Consumers are more likely to read a message sooner if it's an SMS than if it's an email. Moreover, due to its highly personalized approach to customer engagement, SMS produces significantly higher engagement rates than email, with average click-through rates for URLs in text messages surpassing industry estimates for email.
However, customers value using this private communication channel with brands only if the message that is sent is highly relevant to the consumer. We see this in the most favorite tasks consumers complete via SMS: to check order status, to schedule or change appointments, and to make or confirm reservations.
There are no engagement-design considerations for brands, since the engagement with the customer is conducted within the phone's native text messaging interface. However, it is essential that brands reply to each text within a standard response time of 90 seconds. And brevity is required, since text messages allow only up to 160 characters. That means not all conversations belong in a text message. If the content is complex and lengthy, chatting via SMS is not ideal and should be redirected—to the mobile Web, mobile app, or perhaps a phone call in relevant cases.
The main takeaway here is that the user appreciates the ability to have increased access to the brand for a private conversation, but only when it's relevant. To build loyalty, brands must focus on building a relationship with customers that is respectful of the user.
* * *
Here's what it all boils down to: Businesses need a strong mobile engagement strategy as mobile usage grows at a rapid rate; however, consumers use the mobile Web, apps, and SMS for different purposes.
That's why businesses need to think about to use each, and not simply to use, then take that knowledge and design for the best experience in real-time communication.
About the Authors
is director of the Digital Interactions Lab at (now part of ), a provider of omni-channel customer engagement solutions for market-leading brands. She consults on strategic launches with best-practices for the advancement of cross-device omni-channel UX, data usage, and automation.
Six Essentials for
Good Storytelling—and Great Content Marketing
Yes, it's a borderline cliché buzzword. And, like "content marketing," at times ambiguous.
But all that aside, here's why storytelling matters: Social media has ignited the need for good storytelling—the key word being "good." Simply put, content now spreads in nanoseconds, so there's more risk in marketing than ever before. Brand reputation is at stake. Thus the importance and relevance of good storytelling.
Historically, storytelling traveled by word of mouth; bad stories were lost in time, but good stories stood the test of time. Now, thanks to a plethora of social outlets (for good or ill), it all travels at the speed of social lightning.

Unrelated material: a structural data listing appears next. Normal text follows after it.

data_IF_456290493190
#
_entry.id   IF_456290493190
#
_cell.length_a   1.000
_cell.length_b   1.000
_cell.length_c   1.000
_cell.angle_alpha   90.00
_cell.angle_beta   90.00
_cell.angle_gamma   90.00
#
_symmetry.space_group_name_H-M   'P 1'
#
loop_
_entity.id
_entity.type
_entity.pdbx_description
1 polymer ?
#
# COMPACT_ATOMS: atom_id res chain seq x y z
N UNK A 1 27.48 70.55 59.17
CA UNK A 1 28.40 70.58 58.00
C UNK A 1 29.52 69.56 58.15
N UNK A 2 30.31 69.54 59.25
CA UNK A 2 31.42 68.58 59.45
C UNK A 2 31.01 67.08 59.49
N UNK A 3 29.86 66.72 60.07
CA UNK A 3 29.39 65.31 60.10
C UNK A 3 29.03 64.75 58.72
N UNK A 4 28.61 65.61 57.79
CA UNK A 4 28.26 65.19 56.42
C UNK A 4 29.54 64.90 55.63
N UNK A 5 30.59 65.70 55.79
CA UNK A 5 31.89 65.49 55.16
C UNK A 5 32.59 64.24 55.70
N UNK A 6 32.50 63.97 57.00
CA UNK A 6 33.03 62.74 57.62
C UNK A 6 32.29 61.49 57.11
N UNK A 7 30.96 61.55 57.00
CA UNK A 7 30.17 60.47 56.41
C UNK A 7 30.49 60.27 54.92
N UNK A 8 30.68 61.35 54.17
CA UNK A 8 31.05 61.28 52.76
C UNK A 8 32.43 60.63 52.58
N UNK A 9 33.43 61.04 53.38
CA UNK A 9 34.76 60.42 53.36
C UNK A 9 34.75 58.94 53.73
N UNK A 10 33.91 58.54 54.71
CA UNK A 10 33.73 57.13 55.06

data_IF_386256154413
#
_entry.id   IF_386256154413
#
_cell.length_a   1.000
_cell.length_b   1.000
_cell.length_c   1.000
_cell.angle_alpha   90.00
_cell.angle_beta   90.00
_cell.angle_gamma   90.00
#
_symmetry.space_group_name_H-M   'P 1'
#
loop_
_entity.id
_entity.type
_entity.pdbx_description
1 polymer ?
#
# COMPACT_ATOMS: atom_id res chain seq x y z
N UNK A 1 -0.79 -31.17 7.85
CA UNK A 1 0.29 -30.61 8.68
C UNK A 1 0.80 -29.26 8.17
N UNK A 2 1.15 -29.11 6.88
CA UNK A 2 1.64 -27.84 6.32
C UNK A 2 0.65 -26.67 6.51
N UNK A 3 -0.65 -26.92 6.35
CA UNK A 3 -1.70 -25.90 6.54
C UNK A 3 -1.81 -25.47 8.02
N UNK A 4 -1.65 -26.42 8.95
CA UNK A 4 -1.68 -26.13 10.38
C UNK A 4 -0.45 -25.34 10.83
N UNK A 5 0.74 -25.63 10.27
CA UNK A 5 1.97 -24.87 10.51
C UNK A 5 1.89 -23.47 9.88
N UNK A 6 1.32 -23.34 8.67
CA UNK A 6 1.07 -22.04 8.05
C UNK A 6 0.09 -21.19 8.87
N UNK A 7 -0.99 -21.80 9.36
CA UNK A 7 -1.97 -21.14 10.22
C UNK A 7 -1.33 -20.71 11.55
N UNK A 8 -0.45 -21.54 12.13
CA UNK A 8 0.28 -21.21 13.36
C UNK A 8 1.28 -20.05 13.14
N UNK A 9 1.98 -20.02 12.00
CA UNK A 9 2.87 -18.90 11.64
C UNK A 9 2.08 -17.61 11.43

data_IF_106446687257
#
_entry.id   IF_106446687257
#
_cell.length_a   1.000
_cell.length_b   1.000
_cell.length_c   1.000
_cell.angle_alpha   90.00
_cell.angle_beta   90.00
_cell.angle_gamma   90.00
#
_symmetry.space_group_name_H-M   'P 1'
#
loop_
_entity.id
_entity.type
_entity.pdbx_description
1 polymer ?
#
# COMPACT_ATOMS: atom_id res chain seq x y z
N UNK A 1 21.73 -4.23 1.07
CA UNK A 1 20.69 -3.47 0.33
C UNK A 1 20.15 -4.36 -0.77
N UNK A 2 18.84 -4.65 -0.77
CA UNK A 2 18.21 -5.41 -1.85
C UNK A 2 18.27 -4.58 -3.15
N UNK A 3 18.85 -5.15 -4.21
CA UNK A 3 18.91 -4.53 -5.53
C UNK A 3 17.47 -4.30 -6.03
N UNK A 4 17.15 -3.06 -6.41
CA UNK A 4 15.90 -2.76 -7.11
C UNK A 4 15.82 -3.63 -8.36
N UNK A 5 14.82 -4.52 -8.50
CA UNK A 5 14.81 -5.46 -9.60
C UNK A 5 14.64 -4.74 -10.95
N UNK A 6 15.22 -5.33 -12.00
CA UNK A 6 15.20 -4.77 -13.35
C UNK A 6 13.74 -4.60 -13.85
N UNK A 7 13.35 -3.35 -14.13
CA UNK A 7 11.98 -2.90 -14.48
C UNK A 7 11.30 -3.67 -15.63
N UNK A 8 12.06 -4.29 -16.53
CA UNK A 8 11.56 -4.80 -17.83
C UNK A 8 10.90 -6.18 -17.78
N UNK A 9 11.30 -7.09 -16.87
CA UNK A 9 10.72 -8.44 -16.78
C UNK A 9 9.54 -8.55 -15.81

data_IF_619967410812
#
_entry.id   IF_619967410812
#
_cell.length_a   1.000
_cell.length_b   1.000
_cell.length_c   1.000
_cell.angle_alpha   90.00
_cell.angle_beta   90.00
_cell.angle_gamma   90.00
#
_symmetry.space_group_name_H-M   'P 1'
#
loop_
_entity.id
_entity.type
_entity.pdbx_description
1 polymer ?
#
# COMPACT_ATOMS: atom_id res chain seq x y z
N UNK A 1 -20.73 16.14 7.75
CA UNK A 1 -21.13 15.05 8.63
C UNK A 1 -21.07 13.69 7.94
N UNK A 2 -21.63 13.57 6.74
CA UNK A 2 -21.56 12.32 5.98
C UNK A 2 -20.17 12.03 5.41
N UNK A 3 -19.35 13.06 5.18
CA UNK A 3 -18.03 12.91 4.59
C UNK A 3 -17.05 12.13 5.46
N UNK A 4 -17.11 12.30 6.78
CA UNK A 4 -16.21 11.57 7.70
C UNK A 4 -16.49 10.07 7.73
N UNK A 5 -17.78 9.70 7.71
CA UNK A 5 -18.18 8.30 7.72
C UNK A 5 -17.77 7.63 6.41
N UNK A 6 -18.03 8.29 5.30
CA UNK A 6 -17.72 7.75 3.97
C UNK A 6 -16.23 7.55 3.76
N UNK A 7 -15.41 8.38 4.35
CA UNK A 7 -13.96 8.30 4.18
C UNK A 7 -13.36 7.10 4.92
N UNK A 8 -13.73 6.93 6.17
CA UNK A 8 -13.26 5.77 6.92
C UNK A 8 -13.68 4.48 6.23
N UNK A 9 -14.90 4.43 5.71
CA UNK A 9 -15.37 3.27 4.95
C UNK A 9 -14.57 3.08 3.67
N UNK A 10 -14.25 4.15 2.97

So, what is "storytelling" as it pertains to content marketing?
It's not just good writing or engaging prose. It's not a one-off ad or campaign. Storytelling is planned, integrated, and purposeful. It's empathetic, original, consistent. And it doesn't sacrifice brand integrity. Storytelling employs both creativity and strategy.
Here are six essential traits of storytelling...
Why you matter to them is the answer to those questions: Why your brand, service, or product matters to your target customers. To combat short attention spans and create super-persuasive and engaging content, you must know your .
Joel Pulizzi said it best: "You can be delivering content in every channel on the face of the earth to dozens of audiences, but if it's not relevant, not compelling, not differentiated, and not consistent, "
Which leads me to...
Let's say your product or service is similar to your competitor's offering (maybe not such a stretch). In that case, discovering your distinct differentiators (proprietary process, historic milestone, product feature/functionality, brand positioning, etc.) becomes increasingly important.
Many plot lines and stories throughout history are similar (think comparative mythology and hero stories). But what is the key element that differentiates hero stories? The hero! The hero is always distinctive.
Your distinct differentiators are the heroes in your story. They solve the customer's problems. So make them as unique, proprietary, and super-powered as possible.
Stories have conflict. Metaphorically, "conflict" is your customer's pain. They're also conflicted about how to best solve their problem.
Your storytelling should answer how you can uniquely alleviate your customer's pain.
"Delicately," because storytelling, in the context of content marketing, is not overt. It's planned persuasion. It's integrated and embedded within your . Constructing the big picture allows you to strategize about the desired outcome of your story and how supporting initiatives can perpetuate and feed the story.
Think about it like chapters within a story. Each chapter, or marketing initiative in this analogy, fuels the story and brings you a step closer to its resolution. What each initiative should not do is to deviate from the story. Don't let the stress of getting a project out the door eclipse the need for strategy.
We've all been there... You love the creative and want to use it somehow, someway. Only... It. Doesn't. Quite. Make. Sense. Don't be a Hamburglar waiting to happen. Remain consistent to your story and brand.
You must relate to your target customer in order to create compelling content, and by "relate" I mean feel their pain.
Empathy enables you to create content that motivates customers to take action. But, if you don't, you can't create a compelling story. That's why knowing your customer demographics and psychographics is absolutely critical, but only a start.
Next, conduct thorough research. (Take a look at the P&G research examples at the end of this article, including The Mom Report and Always #LikeaGirl emoji research.) Moreover, in-house marketing departments, your product .
Test the product/service, conduct transactions, take it for a spin—whatever it is—and get to know competitors, features and functions, market forces, etc. Then you can create content and creative that's personal, relatable, original—and effective.
It's a process intrinsic to content marketing. It ebbs and flows with your brand, product, or service—unfolding over time while creating connections and establishing loyalty.
Call it "the Force," "the Chi," or whatever, but our brand is what we're made of, not what we make.
That is the path to good storytelling.
For more great storytelling, check out the , including the Metro Trains "Dumb Ways to Die" campaign—which claims a 21% reduction in accidents and deaths on its network as a result of the campaign. Also, the Old Spice campaign strategy video and Dove's "Campaign for Real Beauty."
Our quotes are from www.brainyquote.com/